I work for a small-ish company (~15 employees).
I've managed to automate myself out of 80% of my job, starting in 3-4 months. I would really like to stay with my company, but my best analysis suggests that there simply won't be (enough of) a need for me. If our growth rate continues, that 20% will probably become 100% in a couple of years, but for the time being there just isn't enough of it.
How do I approach my boss to discuss this and, assuming my analysis is correct, what options can I suggest that would enable me to continue having a professional relationship going forward?
Edit to address the dupe-votes: I would say this is sufficiently different because it is not about whether I automate my job away (that has already been set in motion), but how to approach management about the outcome and any potential transition.
I talked to my boss. The conversation went something like this (condensed and paraphrased):
Me: "I'm concerned that when [project] is finished in 3 months time, 80% of my workload is going to disappear and I can't see anything obvious to replace it. Can we have a discussion about that now, in advance, so I know where I stand."
My Boss: "I wouldn't worry about it. I'm pretty certain we can find other projects for you. Just off the top of my head, there's [x, y, z] which I've always wanted to implement, and there's probably additional training we can arrange for you or you can investigate for yourself.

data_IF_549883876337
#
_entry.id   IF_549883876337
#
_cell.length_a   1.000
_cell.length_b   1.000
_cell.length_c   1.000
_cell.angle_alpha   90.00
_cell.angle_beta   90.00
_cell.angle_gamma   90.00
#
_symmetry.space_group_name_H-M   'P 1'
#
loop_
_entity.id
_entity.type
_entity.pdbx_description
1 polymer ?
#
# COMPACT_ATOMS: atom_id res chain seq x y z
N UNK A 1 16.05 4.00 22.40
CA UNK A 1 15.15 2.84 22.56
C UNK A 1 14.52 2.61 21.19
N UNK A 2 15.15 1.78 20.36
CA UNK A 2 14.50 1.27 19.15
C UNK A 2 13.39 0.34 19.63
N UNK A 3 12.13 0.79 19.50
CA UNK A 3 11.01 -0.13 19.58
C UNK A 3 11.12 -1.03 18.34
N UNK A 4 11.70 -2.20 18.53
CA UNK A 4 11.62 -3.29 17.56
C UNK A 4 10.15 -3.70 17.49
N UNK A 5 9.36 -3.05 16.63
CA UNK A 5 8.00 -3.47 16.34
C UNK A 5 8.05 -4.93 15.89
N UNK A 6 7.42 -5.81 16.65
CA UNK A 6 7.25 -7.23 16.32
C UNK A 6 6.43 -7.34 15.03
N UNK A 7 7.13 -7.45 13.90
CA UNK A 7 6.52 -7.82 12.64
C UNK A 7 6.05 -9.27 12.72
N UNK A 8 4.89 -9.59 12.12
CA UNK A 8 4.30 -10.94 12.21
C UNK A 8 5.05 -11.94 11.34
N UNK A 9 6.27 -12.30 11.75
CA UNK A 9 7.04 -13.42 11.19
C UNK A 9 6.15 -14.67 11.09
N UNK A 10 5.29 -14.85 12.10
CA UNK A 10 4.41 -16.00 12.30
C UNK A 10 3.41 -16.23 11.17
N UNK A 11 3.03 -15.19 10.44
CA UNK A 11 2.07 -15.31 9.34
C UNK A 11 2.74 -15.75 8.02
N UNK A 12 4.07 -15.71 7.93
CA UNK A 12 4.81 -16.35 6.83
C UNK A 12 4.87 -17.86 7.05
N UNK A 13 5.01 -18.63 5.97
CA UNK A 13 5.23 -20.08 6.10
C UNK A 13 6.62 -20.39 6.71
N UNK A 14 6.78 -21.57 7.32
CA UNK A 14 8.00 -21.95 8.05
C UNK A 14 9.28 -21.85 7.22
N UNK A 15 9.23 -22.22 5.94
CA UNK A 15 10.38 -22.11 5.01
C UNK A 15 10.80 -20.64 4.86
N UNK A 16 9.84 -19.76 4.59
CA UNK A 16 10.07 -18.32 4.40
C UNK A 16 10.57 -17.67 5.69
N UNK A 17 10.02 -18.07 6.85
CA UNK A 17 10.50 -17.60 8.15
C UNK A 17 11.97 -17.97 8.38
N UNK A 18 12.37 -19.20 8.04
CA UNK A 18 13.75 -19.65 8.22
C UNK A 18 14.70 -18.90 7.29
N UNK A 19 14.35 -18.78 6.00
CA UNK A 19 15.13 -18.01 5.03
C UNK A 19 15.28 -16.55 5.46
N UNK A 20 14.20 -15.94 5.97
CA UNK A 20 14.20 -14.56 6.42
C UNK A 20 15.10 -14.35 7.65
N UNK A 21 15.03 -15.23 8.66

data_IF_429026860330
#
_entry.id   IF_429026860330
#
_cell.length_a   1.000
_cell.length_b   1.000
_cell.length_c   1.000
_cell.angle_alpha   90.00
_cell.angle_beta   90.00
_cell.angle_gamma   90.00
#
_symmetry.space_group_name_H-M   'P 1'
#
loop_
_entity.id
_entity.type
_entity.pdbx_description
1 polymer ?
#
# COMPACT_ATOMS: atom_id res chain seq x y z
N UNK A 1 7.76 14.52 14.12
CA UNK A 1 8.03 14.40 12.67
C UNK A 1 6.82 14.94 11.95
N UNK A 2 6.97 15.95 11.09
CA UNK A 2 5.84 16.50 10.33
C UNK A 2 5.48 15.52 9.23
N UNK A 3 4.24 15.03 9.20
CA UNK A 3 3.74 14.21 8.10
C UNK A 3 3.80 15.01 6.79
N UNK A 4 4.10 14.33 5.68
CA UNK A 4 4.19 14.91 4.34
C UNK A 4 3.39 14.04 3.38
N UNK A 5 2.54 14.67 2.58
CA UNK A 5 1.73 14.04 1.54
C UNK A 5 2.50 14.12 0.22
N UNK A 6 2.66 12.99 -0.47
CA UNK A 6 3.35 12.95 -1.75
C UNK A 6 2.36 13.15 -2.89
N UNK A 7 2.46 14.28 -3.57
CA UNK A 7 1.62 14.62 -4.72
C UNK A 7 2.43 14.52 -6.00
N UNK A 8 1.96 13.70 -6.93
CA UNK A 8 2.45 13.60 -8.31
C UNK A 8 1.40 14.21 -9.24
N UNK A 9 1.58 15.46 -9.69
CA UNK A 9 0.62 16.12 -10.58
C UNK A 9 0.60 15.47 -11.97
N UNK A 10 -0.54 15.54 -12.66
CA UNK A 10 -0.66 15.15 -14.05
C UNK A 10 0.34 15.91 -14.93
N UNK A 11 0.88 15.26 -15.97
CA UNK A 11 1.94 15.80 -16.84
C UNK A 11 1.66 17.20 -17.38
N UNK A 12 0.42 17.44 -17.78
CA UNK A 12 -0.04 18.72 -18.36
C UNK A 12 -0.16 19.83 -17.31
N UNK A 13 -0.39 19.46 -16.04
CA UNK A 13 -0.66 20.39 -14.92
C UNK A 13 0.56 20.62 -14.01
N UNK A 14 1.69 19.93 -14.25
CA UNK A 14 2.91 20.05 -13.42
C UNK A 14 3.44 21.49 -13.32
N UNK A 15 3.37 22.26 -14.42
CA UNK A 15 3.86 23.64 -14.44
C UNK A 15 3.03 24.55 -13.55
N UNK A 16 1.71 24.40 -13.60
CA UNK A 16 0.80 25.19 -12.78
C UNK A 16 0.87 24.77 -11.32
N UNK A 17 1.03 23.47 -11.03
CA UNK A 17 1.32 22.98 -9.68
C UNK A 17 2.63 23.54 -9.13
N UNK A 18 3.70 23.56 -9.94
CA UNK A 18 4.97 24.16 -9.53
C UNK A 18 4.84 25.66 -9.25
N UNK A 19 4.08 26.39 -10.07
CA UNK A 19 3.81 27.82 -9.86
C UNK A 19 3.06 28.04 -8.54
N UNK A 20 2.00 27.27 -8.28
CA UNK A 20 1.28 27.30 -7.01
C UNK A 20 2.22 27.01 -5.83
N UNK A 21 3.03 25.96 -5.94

If it ever comes to a point where we can't gainfully employ you, then we can have that conversation. But in the meantime, keep doing what you're doing."
Thanks everyone, you helped a lot.
Update from 6 months later:
Oh my lord does this look naive with the benefit of hindsight.
I mean, yes, I did automate away most of my old job. But this simply opened up new projects, responsibilities & opportunities. 6 months later, I'm busier than ever.
Update from a year later:
Nowadays, I look back on this and laugh with wry amusement.
The automation did, indeed, turn out to need a lot of ongoing development, extension and maintenance. And with my workload suitably reduced, when one of our senior employees left, the operational half of their job was given to me to take over, learn, and automate in similar fashion.
14 months on I've been promoted twice, have far broader responsibilities, and a Junior employee working under me because my time is now too valuable and in-demand to be spent on the tricky-to-automate manual tasks that are still lying around.
Lots of serendipity involved there, but it certainly wouldn't have happened if I were still doing the manual work I used to be doing.
Update from 3 years later:
These days the company is a multiple of the size it used to be. I run our Automation, Data, Analytics & Modelling, the IT/Data operations for our corporate acquisitions, and a strategic development partnership with a giant multinational, on a direct path to CTO (just as soon as we get around to creating that position). With equity.
I keep automating and delegating my work away. Every time I do my role, projects, and responsibilities expand to take advantage of my new capacity. Thanks to my track record I have broad discretion to pursue whichever opportunities I think will create value for the company.
I never could have imagined this 3 years ago so thank you to everyone who encouraged me to embrace the opportunity.